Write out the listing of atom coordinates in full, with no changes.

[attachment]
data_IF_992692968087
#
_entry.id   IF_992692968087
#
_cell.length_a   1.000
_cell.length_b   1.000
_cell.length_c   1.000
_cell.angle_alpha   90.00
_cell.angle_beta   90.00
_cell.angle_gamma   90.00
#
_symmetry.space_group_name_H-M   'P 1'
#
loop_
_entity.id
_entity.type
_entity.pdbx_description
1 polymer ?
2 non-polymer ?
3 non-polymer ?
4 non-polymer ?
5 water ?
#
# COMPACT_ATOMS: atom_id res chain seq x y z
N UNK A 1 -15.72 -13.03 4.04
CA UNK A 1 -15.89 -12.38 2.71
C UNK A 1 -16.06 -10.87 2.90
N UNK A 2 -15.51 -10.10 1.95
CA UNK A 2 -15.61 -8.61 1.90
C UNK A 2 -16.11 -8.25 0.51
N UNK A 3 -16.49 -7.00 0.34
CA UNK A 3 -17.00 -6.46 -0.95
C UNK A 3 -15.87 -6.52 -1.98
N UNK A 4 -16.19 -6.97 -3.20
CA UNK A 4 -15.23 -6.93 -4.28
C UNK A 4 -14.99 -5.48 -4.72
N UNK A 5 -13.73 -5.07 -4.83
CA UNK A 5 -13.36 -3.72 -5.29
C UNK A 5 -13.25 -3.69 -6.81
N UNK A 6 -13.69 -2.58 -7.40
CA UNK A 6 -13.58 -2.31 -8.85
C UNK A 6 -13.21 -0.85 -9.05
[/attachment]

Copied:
data_IF_992692968087
#
_entry.id   IF_992692968087
#
_cell.length_a   1.000
_cell.length_b   1.000
_cell.length_c   1.000
_cell.angle_alpha   90.00
_cell.angle_beta   90.00
_cell.angle_gamma   90.00
#
_symmetry.space_group_name_H-M   'P 1'
#
loop_
_entity.id
_entity.type
_entity.pdbx_description
1 polymer ?
2 non-polymer ?
3 non-polymer ?
4 non-polymer ?
5 water ?
#
# COMPACT_ATOMS: atom_id res chain seq x y z
N UNK A 1 -15.72 -13.03 4.04
CA UNK A 1 -15.89 -12.38 2.71
C UNK A 1 -16.06 -10.87 2.90
N UNK A 2 -15.51 -10.10 1.95
CA UNK A 2 -15.61 -8.61 1.90
C UNK A 2 -16.11 -8.25 0.51
N UNK A 3 -16.49 -7.00 0.34
CA UNK A 3 -17.00 -6.46 -0.95
C UNK A 3 -15.87 -6.52 -1.98
N UNK A 4 -16.19 -6.97 -3.20
CA UNK A 4 -15.23 -6.93 -4.28
C UNK A 4 -14.99 -5.48 -4.72
N UNK A 5 -13.73 -5.07 -4.83
CA UNK A 5 -13.36 -3.72 -5.29
C UNK A 5 -13.25 -3.69 -6.81
N UNK A 6 -13.69 -2.58 -7.40
CA UNK A 6 -13.58 -2.31 -8.85
C UNK A 6 -13.21 -0.85 -9.05